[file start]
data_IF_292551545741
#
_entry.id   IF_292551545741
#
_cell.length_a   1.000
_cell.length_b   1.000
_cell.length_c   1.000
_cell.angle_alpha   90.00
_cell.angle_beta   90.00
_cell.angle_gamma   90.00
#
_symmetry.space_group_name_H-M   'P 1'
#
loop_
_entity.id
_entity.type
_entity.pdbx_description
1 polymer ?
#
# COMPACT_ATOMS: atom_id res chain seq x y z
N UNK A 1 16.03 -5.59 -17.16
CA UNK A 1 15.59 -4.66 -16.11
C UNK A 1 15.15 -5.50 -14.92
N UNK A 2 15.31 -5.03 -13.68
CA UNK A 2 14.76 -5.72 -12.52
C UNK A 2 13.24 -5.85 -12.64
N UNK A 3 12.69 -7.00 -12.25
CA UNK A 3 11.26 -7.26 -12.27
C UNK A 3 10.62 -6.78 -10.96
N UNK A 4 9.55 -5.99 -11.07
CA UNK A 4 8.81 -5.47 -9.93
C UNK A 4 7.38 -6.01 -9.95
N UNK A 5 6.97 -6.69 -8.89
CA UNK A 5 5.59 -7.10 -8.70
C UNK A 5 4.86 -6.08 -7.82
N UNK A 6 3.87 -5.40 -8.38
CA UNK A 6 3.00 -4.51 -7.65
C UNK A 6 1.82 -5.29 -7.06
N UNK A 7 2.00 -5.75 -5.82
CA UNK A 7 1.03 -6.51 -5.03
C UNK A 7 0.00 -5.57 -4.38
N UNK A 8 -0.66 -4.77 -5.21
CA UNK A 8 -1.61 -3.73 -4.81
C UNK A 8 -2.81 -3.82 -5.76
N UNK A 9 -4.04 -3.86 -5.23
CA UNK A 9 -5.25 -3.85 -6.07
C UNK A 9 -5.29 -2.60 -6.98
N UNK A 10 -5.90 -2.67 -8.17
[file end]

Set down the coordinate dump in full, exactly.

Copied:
data_IF_292551545741
#
_entry.id   IF_292551545741
#
_cell.length_a   1.000
_cell.length_b   1.000
_cell.length_c   1.000
_cell.angle_alpha   90.00
_cell.angle_beta   90.00
_cell.angle_gamma   90.00
#
_symmetry.space_group_name_H-M   'P 1'
#
loop_
_entity.id
_entity.type
_entity.pdbx_description
1 polymer ?
#
# COMPACT_ATOMS: atom_id res chain seq x y z
N UNK A 1 16.03 -5.59 -17.16
CA UNK A 1 15.59 -4.66 -16.11
C UNK A 1 15.15 -5.50 -14.92
N UNK A 2 15.31 -5.03 -13.68
CA UNK A 2 14.76 -5.72 -12.52
C UNK A 2 13.24 -5.85 -12.64
N UNK A 3 12.69 -7.00 -12.25
CA UNK A 3 11.26 -7.26 -12.27
C UNK A 3 10.62 -6.78 -10.96
N UNK A 4 9.55 -5.99 -11.07
CA UNK A 4 8.81 -5.47 -9.93
C UNK A 4 7.38 -6.01 -9.95
N UNK A 5 6.97 -6.69 -8.89
CA UNK A 5 5.59 -7.10 -8.70
C UNK A 5 4.86 -6.08 -7.82
N UNK A 6 3.87 -5.40 -8.38
CA UNK A 6 3.00 -4.51 -7.65
C UNK A 6 1.82 -5.29 -7.06
N UNK A 7 2.00 -5.75 -5.82
CA UNK A 7 1.03 -6.51 -5.03
C UNK A 7 0.00 -5.57 -4.38
N UNK A 8 -0.66 -4.77 -5.21
CA UNK A 8 -1.61 -3.73 -4.81
C UNK A 8 -2.81 -3.82 -5.76
N UNK A 9 -4.04 -3.86 -5.23
CA UNK A 9 -5.25 -3.85 -6.07
C UNK A 9 -5.29 -2.60 -6.98
N UNK A 10 -5.90 -2.67 -8.17